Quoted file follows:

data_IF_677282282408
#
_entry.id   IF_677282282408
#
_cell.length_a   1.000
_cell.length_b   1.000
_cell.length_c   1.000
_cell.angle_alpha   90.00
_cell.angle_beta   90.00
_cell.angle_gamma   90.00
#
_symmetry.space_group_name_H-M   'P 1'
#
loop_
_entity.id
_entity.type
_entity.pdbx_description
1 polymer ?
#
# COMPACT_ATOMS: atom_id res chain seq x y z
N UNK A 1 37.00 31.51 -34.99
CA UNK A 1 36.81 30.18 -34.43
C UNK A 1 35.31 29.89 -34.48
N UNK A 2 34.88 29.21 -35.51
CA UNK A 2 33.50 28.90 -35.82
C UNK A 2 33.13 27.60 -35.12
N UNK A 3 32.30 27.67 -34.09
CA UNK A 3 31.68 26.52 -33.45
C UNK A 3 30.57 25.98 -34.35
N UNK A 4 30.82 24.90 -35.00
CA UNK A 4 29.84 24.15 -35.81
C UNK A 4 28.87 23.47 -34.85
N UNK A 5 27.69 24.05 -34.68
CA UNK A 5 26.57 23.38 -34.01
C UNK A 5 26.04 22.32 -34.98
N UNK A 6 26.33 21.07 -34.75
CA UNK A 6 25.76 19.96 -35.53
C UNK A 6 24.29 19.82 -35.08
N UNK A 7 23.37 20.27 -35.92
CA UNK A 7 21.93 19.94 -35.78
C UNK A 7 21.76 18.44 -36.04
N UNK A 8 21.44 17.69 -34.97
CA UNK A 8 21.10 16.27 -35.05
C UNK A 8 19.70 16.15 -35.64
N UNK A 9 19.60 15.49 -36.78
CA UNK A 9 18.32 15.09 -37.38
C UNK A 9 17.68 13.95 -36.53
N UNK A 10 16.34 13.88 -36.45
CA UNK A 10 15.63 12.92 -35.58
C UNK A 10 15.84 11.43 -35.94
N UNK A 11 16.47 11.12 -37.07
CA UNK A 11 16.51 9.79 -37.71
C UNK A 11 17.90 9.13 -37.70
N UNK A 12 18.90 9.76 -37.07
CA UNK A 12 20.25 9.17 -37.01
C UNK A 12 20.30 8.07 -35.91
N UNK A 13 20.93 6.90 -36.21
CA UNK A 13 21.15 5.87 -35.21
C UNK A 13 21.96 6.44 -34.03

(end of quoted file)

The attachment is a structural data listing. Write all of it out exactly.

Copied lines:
data_IF_677282282408
#
_entry.id   IF_677282282408
#
_cell.length_a   1.000
_cell.length_b   1.000
_cell.length_c   1.000
_cell.angle_alpha   90.00
_cell.angle_beta   90.00
_cell.angle_gamma   90.00
#
_symmetry.space_group_name_H-M   'P 1'
#
loop_
_entity.id
_entity.type
_entity.pdbx_description
1 polymer ?
#
# COMPACT_ATOMS: atom_id res chain seq x y z
N UNK A 1 37.00 31.51 -34.99
CA UNK A 1 36.81 30.18 -34.43
C UNK A 1 35.31 29.89 -34.48
N UNK A 2 34.88 29.21 -35.51
CA UNK A 2 33.50 28.90 -35.82
C UNK A 2 33.13 27.60 -35.12
N UNK A 3 32.30 27.67 -34.09
CA UNK A 3 31.68 26.52 -33.45
C UNK A 3 30.57 25.98 -34.35
N UNK A 4 30.82 24.90 -35.00
CA UNK A 4 29.84 24.15 -35.81
C UNK A 4 28.87 23.47 -34.85
N UNK A 5 27.69 24.05 -34.68
CA UNK A 5 26.57 23.38 -34.01
C UNK A 5 26.04 22.32 -34.98
N UNK A 6 26.33 21.07 -34.75
CA UNK A 6 25.76 19.96 -35.53
C UNK A 6 24.29 19.82 -35.08
N UNK A 7 23.37 20.27 -35.92
CA UNK A 7 21.93 19.94 -35.78
C UNK A 7 21.76 18.44 -36.04
N UNK A 8 21.44 17.69 -34.97
CA UNK A 8 21.10 16.27 -35.05
C UNK A 8 19.70 16.15 -35.64
N UNK A 9 19.60 15.49 -36.78
CA UNK A 9 18.32 15.09 -37.38
C UNK A 9 17.68 13.95 -36.53
N UNK A 10 16.34 13.88 -36.45
CA UNK A 10 15.63 12.92 -35.58
C UNK A 10 15.84 11.43 -35.94
N UNK A 11 16.47 11.12 -37.07
CA UNK A 11 16.51 9.79 -37.71
C UNK A 11 17.90 9.13 -37.70
N UNK A 12 18.90 9.76 -37.07
CA UNK A 12 20.25 9.17 -37.01
C UNK A 12 20.30 8.07 -35.91
N UNK A 13 20.93 6.90 -36.21
CA UNK A 13 21.15 5.87 -35.21
C UNK A 13 21.96 6.44 -34.03